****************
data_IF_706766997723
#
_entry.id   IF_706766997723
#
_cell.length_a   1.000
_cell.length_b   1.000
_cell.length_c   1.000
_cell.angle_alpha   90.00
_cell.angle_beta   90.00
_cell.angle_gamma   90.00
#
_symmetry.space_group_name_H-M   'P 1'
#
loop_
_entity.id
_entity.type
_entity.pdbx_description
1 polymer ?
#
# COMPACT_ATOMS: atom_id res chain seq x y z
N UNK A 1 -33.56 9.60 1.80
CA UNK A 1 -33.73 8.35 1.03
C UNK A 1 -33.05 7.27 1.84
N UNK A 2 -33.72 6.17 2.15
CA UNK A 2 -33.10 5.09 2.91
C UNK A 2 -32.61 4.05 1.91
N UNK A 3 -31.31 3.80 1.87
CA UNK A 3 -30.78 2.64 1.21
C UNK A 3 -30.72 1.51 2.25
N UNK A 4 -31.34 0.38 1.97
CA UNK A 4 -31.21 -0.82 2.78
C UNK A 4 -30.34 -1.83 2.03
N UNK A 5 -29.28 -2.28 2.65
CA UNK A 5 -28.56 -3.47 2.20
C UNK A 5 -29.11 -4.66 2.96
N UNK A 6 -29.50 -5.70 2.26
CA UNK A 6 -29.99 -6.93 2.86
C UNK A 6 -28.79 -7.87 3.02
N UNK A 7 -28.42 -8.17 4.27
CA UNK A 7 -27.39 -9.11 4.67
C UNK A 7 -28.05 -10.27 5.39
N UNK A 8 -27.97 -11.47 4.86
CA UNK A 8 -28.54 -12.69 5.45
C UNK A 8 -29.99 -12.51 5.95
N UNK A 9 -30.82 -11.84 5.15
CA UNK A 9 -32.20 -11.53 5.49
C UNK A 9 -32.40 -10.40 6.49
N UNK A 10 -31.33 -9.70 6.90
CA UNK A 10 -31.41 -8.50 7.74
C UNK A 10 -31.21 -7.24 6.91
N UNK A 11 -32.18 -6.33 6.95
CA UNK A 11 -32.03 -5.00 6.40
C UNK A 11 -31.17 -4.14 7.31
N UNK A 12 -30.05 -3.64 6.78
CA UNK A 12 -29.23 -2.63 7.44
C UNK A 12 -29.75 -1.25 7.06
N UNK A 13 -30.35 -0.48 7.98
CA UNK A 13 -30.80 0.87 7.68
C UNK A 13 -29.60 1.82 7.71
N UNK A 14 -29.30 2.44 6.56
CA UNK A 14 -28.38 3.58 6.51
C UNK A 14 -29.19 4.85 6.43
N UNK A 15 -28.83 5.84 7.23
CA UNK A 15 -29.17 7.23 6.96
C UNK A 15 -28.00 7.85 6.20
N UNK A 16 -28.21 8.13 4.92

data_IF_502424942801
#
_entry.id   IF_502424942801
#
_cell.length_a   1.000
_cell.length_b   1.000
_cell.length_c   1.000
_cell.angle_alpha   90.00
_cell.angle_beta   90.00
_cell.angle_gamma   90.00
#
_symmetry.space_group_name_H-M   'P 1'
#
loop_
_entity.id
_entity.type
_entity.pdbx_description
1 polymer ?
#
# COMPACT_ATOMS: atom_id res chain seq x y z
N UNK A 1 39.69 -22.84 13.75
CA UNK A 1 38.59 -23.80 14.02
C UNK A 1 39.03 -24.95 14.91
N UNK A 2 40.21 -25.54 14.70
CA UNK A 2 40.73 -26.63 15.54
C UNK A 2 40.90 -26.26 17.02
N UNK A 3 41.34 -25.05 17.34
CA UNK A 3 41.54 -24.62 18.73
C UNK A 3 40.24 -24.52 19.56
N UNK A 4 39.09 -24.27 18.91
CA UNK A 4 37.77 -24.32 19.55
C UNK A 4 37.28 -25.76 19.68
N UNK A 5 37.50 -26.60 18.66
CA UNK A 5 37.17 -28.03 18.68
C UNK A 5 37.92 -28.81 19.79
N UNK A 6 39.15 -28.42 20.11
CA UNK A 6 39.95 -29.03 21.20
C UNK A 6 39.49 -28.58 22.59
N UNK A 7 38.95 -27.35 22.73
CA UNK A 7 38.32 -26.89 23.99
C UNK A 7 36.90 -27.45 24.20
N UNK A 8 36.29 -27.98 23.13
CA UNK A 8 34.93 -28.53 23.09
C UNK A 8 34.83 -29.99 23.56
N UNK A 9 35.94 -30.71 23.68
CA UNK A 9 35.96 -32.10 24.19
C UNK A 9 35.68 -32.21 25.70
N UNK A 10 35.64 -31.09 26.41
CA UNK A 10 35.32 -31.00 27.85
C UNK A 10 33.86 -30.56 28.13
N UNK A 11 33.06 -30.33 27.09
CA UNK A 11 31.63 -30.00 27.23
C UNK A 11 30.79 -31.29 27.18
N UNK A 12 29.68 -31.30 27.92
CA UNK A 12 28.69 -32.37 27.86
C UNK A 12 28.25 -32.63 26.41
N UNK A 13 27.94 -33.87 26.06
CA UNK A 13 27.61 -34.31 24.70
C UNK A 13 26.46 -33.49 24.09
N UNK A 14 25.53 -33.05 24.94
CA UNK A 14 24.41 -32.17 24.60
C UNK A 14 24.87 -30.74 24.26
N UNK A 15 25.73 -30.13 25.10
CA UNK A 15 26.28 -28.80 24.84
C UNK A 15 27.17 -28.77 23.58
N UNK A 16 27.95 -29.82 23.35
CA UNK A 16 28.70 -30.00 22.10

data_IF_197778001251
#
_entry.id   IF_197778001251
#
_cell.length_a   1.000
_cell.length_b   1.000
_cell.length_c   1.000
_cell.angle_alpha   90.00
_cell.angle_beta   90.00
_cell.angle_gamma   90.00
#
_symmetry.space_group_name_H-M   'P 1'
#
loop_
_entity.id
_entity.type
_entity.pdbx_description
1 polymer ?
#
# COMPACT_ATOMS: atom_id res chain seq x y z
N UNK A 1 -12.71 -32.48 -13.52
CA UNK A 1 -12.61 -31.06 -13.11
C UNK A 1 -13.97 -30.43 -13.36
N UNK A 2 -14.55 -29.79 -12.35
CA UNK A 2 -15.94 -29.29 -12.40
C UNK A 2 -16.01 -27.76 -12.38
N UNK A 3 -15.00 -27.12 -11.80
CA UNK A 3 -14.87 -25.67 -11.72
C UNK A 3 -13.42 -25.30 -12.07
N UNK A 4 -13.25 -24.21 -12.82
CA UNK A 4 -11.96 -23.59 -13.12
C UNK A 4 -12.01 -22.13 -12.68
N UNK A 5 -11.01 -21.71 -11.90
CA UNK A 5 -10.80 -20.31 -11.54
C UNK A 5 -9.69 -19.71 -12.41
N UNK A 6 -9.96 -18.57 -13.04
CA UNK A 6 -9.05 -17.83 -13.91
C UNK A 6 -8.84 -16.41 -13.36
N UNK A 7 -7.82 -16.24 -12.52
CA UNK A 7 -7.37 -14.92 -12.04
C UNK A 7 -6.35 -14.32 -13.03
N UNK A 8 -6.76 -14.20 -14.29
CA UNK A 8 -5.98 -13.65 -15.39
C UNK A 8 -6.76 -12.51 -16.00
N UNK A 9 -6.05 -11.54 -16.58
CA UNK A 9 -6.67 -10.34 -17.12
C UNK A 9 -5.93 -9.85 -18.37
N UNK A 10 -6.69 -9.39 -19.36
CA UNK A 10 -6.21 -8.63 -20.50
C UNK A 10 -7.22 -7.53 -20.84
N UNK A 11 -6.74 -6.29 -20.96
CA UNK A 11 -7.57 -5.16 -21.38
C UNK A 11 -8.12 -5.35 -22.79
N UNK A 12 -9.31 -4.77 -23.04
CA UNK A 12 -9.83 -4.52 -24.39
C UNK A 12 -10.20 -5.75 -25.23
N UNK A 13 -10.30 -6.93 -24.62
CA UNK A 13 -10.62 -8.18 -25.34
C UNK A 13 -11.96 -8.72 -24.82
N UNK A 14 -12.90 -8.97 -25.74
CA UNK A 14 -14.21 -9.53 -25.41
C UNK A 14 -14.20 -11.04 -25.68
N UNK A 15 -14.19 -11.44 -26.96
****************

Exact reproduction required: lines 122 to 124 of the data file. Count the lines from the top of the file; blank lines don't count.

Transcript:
C UNK A 12 28.25 -32.63 26.41
N UNK A 13 27.94 -33.87 26.06
CA UNK A 13 27.61 -34.31 24.70